‘Stimulus’ legislation undermines economy

Stephen Ontko

The United States is in a crisis, influenced – not caused – by the global recession during an era whereby the trillion-dollar deficit has been achieved.

No, the real crisis is the persistence of Barack Obama and many of his democratic and moderate republican colleagues who refuse to acknowledge the warning signs and pursue policies that are dangerous to our republic.

Rather than weigh the costs of exponentially increasing the U.S. deficit, Obama disconcertingly attempts to rush a spending bill through congress, claiming it will rectify the situation of being “in the midst of our greatest economic crisis since the Great Depression,” as the Associated Press reported Feb. 8.

Not only is Obama’s statement factually inaccurate, (Friday’s unemployment rate is the worst since Sept. 1992, not 1932) but is a pathetic ploy to enact his policies with little debate. And there’s little reason why an $800 billion spending bill shouldn’t be debated, especially when it’s highly questionable such a bill would act as a “stimulus” to the economy.

A bill bringing us into deficits of this magnitude begs the question of where the funding will actually come from. The AP reported Jan. 30, 2006 that Americans hardly save and actually had negative savings rates in 2005, which means Americans would find it difficult funding their government’s debt through buying securities themselves.

With a negative savings rate, it’s no wonder the U.S. is forced to fund its public debt through foreigners such as China and Japan. Why doesn’t Obama’s Treasury Secretary Timothy Geithner see this? He would rather continue the bickering over China “manipulating” its currency for unfair trade advantage; but someone has to pay for U.S. expenditures (even when he decides he won’t by not paying his own taxes).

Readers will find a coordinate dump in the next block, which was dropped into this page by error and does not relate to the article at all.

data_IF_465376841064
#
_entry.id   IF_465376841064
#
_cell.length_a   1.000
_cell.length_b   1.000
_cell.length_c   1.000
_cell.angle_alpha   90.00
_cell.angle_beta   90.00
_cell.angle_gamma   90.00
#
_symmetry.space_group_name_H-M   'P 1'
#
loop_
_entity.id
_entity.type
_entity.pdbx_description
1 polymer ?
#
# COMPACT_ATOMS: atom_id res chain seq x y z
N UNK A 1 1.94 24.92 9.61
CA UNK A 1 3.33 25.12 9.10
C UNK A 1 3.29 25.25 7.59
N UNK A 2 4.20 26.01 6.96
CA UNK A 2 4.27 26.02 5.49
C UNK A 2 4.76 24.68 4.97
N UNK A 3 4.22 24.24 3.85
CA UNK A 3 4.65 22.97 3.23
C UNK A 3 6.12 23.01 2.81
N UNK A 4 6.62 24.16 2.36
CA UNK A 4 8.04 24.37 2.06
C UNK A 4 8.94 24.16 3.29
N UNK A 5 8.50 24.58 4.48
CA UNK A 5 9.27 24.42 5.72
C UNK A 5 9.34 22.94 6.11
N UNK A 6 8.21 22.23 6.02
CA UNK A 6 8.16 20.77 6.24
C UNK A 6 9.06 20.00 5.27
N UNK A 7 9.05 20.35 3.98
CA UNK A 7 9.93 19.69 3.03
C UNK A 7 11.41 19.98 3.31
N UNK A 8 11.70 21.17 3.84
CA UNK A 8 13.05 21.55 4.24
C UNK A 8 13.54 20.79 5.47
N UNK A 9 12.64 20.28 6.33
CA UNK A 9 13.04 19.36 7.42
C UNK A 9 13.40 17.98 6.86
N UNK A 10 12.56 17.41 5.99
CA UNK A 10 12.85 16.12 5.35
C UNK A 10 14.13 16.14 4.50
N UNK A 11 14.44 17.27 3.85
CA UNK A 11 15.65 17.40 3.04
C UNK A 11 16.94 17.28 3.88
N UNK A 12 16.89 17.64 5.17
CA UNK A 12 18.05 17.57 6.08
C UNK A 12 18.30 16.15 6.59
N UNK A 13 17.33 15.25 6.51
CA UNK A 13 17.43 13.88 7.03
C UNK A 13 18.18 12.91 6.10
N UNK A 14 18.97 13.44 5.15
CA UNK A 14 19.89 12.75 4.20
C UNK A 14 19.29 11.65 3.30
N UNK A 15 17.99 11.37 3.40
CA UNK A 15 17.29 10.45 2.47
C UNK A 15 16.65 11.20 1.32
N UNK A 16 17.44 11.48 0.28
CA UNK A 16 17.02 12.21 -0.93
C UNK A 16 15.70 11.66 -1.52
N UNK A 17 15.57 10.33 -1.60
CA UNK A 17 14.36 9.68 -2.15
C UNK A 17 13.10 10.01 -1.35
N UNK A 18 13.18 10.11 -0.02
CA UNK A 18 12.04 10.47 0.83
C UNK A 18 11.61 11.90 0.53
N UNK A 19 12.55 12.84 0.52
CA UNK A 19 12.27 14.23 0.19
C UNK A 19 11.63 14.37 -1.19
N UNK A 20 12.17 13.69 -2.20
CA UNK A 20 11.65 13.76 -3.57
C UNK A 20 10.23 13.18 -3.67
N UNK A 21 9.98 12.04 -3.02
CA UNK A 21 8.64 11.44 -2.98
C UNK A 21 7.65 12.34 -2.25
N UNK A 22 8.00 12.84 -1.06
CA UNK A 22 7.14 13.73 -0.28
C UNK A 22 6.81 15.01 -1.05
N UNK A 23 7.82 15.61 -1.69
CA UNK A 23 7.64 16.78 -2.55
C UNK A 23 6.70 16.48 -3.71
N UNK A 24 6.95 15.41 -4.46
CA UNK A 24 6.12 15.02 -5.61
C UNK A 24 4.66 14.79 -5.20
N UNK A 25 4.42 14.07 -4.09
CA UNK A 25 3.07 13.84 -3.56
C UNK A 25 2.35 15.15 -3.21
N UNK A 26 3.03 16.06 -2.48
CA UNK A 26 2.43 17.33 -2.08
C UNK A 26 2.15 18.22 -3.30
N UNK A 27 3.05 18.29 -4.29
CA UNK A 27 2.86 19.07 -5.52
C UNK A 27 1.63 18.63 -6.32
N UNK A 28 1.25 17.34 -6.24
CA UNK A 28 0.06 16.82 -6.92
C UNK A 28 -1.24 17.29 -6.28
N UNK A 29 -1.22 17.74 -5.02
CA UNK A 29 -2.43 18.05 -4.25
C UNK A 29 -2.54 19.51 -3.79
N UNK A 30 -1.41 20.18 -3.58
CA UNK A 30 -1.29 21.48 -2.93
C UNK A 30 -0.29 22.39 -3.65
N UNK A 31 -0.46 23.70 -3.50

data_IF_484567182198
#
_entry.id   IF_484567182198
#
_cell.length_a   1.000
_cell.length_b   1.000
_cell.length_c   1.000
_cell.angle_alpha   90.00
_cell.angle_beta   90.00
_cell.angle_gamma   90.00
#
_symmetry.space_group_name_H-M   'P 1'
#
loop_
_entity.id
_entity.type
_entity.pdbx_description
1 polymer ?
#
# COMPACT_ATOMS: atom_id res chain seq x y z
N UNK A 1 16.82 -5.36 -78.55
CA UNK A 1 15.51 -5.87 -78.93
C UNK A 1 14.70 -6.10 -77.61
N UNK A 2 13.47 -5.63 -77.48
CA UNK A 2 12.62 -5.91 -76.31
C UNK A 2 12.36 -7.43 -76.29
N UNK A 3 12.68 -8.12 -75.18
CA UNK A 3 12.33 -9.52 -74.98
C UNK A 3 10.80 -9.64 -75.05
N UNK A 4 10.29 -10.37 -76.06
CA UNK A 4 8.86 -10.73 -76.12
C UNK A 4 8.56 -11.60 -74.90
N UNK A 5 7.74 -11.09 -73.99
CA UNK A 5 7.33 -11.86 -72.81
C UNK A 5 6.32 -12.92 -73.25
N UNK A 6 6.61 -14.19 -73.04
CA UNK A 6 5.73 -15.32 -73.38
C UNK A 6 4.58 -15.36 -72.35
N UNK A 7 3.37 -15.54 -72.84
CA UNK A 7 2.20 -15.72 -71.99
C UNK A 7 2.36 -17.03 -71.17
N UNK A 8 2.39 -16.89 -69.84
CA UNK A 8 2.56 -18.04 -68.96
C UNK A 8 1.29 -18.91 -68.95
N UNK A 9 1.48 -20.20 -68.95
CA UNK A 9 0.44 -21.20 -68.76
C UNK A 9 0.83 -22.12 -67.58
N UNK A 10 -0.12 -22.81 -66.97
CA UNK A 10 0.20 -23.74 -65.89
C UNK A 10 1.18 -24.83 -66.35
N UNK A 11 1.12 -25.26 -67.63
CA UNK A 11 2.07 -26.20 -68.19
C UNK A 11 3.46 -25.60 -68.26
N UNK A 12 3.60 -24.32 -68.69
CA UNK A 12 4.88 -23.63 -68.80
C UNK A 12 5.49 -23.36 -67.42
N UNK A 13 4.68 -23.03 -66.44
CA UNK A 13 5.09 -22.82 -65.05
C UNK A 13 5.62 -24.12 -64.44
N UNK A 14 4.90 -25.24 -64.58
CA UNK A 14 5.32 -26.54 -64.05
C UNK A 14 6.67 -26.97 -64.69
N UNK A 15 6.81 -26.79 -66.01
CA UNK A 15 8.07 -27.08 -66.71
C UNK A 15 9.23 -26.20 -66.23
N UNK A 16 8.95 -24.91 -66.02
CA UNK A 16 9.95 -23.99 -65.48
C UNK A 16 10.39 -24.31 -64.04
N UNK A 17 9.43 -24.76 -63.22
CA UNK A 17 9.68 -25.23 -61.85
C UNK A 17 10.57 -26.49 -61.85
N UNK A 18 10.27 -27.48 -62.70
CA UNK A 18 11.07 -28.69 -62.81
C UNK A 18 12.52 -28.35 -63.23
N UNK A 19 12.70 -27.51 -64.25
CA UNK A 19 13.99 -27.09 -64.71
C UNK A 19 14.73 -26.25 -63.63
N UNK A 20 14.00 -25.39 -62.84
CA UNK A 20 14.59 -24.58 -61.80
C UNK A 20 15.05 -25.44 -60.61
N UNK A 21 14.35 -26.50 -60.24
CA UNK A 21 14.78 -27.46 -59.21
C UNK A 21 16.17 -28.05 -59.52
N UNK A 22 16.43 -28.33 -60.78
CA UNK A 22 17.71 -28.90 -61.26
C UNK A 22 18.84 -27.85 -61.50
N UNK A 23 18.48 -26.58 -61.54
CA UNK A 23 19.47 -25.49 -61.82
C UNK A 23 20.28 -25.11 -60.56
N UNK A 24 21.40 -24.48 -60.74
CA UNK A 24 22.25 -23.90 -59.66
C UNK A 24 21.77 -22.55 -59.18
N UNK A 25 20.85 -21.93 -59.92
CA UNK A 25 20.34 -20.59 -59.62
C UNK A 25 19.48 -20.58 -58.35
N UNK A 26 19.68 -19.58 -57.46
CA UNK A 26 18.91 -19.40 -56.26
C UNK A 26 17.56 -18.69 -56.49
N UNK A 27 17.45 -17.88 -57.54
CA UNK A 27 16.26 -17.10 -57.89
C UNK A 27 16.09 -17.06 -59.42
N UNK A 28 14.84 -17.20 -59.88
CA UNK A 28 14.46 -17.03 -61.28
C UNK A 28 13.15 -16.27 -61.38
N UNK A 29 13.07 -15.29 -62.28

While having relied on foreign funding for our government’s deficits, troubling trends have emerged. Those foreign creditors of our debt aren’t immune to the global recession, having less money to buy our debt.

Bloomberg stated Feb. 2 that China’s exports declined to their lowest since 1999 along with 20 million migrant workers becoming unemployed. Reuters noted on Jan. 22 that Japanese exports fell 35 percent in December from the year prior. With these countries losing the opportunities they once had in the U.S. economy, they have neither the incentive, nor as much of an ability to pay off our own debt. As George Melloan mentions in his column in the Wall Street Journal Feb. 6, China and Japan together account for 19 percent of total U.S. national debt.

Despite the lack of a funding for U.S. debt, Obama and the democrats want to add this $800 billion “stimulus” on top of the $1.2 trillion projected deficit for fiscal year 2009, according to the New York Times on Jan. 22. What’s worse, this “stimulus” bill includes, as ABC reported Jan. 22, $400 million for global warming research, $2.4 billion for “carbon-capture demonstration projects,” along with, as the Washington Times’ findings on Jan. 29, $335 million for sexually transmitted disease prevention, the Senate wanting to increase that to $400 million.

The only sector of the economy this bill stimulates is the Democratic party’s special interests, not significant engines of the economy that will boost employment and growth for the long term.

As the Wall Street Journal noted in its editorial Feb. 6, if the “stimulus” money isn’t spent more productively than it would have where the money was taken, the economic costs of the “stimulus” will be higher yet. Also noted in the editorial was that the deficit will reach a high of 12 percent of our gross domestic product. This is sobering, given all the earmarks and other unwise provisions (the Wall Street Journal notes in another editorial on Jan. 28 that the bill includes $1 billion for Amtrak, which hasn’t been profitable in 40 years!).

It is a travesty that the Democrats and Obama would rather succumb to their own constituencies and engage in the politics-as-usual approach during an urgent time of economic distress. This underscores the hypocrisy of Obama’s politics of “change.”

In addition to a lack of credit available to fund these massive amounts of debt several generations from now will have to pay, printing the money necessary to fund all of this spending risks the inflationary nightmare of the 1970s. Obama’s policies have all of these great costs with so little economic stimulus to show for it. A new type of politics, all right.

Stephen Ontko is a senior economics major and columnist for the Daily Kent Stater. Contact him at [email protected].